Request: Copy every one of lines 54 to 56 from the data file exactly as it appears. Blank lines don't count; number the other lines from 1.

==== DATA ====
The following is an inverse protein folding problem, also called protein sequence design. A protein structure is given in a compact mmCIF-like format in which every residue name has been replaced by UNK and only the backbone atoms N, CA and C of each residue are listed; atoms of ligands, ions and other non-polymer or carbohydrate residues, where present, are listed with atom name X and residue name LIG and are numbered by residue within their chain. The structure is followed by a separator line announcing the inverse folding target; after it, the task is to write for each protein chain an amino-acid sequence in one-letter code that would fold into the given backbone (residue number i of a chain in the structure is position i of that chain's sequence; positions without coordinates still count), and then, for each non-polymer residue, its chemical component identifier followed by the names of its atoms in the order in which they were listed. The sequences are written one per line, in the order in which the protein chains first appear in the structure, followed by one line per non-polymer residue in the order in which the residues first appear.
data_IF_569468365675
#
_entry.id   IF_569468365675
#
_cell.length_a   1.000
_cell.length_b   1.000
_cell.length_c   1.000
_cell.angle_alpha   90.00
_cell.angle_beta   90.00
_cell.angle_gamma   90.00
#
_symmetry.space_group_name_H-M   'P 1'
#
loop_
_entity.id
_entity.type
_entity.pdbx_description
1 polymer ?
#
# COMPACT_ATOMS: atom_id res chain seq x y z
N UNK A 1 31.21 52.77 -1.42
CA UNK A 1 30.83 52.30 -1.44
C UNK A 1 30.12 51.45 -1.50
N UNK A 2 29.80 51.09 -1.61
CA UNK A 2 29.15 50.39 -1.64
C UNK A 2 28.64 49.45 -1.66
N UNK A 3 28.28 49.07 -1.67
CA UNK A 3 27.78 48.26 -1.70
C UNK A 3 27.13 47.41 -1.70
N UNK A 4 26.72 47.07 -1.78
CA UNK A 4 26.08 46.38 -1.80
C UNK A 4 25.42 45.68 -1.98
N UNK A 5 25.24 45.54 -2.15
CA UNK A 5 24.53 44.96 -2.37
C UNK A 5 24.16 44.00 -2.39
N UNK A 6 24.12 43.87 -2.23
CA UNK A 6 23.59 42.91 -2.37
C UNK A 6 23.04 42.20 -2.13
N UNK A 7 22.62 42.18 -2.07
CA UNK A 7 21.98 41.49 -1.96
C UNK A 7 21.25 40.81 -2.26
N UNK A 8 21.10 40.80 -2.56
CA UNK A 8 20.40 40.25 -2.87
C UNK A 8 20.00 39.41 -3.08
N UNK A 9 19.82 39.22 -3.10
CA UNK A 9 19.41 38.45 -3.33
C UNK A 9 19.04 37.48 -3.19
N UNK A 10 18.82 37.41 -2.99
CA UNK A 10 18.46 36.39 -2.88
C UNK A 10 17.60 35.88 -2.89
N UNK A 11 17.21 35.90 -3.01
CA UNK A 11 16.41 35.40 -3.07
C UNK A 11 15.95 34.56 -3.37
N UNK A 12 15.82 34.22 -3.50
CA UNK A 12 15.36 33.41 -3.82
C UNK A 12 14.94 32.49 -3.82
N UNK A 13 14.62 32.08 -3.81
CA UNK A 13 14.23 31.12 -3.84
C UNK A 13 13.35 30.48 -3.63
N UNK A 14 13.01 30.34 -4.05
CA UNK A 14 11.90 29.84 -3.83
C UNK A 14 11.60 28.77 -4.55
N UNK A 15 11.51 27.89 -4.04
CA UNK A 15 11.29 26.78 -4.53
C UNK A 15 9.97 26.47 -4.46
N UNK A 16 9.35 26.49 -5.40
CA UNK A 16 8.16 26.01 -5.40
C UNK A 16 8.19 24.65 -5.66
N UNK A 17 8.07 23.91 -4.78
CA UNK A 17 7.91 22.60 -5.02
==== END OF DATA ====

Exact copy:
C UNK A 11 15.95 34.56 -3.37
N UNK A 12 15.82 34.22 -3.50
CA UNK A 12 15.36 33.41 -3.82